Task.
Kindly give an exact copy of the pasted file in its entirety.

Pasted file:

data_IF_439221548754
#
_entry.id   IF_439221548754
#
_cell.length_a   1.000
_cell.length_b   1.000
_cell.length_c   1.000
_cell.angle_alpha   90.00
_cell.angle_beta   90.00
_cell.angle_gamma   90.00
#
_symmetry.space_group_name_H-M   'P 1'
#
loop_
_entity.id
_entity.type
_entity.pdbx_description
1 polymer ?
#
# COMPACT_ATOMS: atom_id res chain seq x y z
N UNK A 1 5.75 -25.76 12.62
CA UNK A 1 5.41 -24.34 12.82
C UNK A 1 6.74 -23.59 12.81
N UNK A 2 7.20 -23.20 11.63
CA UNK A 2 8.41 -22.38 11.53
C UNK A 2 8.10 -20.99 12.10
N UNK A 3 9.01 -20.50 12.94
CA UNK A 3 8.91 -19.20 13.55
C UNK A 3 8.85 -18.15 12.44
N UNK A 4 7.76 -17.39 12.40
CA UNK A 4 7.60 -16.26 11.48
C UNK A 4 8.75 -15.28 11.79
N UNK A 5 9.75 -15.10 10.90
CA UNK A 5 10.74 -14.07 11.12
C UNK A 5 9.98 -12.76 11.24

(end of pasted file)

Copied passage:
data_IF_439221548754
#
_entry.id   IF_439221548754
#
_cell.length_a   1.000
_cell.length_b   1.000
_cell.length_c   1.000
_cell.angle_alpha   90.00
_cell.angle_beta   90.00
_cell.angle_gamma   90.00
#
_symmetry.space_group_name_H-M   'P 1'
#
loop_
_entity.id
_entity.type
_entity.pdbx_description
1 polymer ?
#
# COMPACT_ATOMS: atom_id res chain seq x y z
N UNK A 1 5.75 -25.76 12.62
CA UNK A 1 5.41 -24.34 12.82
C UNK A 1 6.74 -23.59 12.81
N UNK A 2 7.20 -23.20 11.63
CA UNK A 2 8.41 -22.38 11.53
C UNK A 2 8.10 -20.99 12.10
N UNK A 3 9.01 -20.50 12.94
CA UNK A 3 8.91 -19.20 13.55
C UNK A 3 8.85 -18.15 12.44
N UNK A 4 7.76 -17.39 12.40
CA UNK A 4 7.60 -16.26 11.48
C UNK A 4 8.75 -15.28 11.79
N UNK A 5 9.75 -15.10 10.90
CA UNK A 5 10.74 -14.07 11.12
C UNK A 5 9.98 -12.76 11.24